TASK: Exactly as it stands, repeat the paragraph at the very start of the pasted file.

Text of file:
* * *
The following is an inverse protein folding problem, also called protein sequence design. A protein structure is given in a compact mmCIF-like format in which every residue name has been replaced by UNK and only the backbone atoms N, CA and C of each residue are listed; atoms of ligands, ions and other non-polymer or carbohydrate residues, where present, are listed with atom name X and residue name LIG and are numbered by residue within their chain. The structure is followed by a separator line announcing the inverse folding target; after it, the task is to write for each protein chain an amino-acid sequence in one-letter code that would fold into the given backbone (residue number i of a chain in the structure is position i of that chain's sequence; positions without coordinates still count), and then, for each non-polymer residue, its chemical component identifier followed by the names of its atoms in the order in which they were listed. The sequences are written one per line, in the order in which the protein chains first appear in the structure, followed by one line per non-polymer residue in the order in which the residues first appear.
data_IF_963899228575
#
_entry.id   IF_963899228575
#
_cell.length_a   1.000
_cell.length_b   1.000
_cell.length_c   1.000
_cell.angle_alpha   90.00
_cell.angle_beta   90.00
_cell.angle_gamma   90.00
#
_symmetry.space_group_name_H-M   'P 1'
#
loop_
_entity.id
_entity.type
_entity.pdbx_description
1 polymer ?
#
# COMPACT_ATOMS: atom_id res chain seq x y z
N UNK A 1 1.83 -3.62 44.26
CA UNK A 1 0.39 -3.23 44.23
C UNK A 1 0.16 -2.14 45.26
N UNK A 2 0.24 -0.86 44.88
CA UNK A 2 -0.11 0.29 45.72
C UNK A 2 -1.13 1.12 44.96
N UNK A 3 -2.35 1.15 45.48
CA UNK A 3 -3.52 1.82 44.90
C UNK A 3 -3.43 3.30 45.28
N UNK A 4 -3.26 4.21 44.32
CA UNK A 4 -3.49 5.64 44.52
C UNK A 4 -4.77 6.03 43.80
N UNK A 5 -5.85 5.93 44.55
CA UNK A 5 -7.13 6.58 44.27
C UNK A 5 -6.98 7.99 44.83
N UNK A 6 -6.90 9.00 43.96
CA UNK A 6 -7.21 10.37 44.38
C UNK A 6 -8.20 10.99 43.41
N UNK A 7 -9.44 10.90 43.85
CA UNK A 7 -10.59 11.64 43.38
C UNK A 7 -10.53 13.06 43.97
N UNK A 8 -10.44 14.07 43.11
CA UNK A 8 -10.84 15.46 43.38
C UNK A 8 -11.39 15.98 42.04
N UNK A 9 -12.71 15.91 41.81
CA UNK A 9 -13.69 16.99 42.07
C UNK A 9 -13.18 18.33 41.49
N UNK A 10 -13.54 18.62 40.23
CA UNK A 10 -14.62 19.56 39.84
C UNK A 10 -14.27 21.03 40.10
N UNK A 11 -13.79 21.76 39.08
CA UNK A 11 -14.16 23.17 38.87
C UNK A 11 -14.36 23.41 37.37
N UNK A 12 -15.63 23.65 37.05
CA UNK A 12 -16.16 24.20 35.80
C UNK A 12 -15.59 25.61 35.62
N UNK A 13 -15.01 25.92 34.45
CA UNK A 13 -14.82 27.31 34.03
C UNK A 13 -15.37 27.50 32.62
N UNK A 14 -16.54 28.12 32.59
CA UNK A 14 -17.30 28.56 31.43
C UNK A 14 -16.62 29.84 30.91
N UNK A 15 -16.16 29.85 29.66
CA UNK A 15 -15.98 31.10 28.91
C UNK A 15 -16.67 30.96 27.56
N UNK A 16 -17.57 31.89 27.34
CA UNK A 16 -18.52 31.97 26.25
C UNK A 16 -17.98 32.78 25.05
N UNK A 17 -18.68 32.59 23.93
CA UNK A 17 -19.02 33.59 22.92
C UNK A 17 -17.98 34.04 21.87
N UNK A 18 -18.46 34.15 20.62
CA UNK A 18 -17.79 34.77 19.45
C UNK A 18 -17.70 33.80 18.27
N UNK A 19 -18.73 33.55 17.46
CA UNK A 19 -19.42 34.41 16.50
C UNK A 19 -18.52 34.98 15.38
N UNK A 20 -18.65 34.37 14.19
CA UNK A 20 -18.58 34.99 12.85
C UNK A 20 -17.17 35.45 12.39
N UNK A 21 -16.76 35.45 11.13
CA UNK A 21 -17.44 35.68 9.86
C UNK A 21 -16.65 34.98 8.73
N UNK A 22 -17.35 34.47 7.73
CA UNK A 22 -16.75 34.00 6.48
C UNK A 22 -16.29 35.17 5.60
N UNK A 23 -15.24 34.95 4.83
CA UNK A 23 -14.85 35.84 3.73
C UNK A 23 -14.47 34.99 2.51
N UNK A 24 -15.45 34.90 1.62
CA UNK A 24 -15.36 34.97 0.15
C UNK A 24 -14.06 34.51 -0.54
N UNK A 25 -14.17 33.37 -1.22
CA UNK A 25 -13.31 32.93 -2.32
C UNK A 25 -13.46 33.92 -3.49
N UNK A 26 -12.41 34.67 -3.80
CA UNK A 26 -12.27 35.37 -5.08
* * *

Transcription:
The following is an inverse protein folding problem, also called protein sequence design. A protein structure is given in a compact mmCIF-like format in which every residue name has been replaced by UNK and only the backbone atoms N, CA and C of each residue are listed; atoms of ligands, ions and other non-polymer or carbohydrate residues, where present, are listed with atom name X and residue name LIG and are numbered by residue within their chain. The structure is followed by a separator line announcing the inverse folding target; after it, the task is to write for each protein chain an amino-acid sequence in one-letter code that would fold into the given backbone (residue number i of a chain in the structure is position i of that chain's sequence; positions without coordinates still count), and then, for each non-polymer residue, its chemical component identifier followed by the names of its atoms in the order in which they were listed. The sequences are written one per line, in the order in which the protein chains first appear in the structure, followed by one line per non-polymer residue in the order in which the residues first appear.